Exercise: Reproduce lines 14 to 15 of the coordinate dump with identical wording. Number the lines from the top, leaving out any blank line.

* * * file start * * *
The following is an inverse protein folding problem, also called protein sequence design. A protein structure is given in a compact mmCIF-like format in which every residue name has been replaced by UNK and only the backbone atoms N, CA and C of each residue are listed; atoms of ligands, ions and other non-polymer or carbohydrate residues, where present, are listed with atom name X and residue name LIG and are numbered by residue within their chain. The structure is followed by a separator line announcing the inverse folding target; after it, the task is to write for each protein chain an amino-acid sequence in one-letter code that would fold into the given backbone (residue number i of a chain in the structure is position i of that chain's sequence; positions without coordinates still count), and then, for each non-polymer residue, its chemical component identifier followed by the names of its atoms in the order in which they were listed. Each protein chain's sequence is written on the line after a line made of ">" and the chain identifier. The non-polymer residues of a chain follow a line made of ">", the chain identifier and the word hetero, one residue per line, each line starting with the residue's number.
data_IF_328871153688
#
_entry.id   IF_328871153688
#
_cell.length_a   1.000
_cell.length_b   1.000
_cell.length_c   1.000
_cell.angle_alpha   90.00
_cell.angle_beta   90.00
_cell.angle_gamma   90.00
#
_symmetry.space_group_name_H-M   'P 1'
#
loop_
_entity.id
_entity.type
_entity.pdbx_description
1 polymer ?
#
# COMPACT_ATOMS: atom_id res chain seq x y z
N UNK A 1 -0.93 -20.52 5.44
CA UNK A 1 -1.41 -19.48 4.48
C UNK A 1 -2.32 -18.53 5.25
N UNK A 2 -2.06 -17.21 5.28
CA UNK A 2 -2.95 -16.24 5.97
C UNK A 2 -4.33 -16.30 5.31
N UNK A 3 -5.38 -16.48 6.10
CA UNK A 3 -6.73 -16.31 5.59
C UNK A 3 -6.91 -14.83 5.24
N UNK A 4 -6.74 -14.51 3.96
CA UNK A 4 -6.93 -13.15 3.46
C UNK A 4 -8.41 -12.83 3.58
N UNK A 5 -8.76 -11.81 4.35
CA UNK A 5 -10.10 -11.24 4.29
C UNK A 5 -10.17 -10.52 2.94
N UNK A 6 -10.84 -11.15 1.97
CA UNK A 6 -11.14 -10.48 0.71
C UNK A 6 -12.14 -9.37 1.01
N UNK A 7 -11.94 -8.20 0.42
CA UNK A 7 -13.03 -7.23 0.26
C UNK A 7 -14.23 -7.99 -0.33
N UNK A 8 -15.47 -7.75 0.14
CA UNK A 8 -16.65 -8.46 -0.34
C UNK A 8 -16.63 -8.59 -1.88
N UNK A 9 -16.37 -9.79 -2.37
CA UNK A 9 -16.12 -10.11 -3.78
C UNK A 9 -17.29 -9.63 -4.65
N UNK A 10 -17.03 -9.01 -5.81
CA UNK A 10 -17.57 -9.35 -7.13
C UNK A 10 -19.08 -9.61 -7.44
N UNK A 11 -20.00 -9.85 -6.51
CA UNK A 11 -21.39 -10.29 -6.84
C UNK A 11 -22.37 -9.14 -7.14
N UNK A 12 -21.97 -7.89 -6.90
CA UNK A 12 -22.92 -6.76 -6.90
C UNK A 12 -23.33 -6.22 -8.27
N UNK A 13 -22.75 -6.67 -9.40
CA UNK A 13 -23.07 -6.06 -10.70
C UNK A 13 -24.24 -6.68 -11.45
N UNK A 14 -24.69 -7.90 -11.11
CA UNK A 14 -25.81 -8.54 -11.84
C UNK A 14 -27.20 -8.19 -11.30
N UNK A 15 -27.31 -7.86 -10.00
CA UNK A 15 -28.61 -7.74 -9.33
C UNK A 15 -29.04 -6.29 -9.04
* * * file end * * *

#
loop_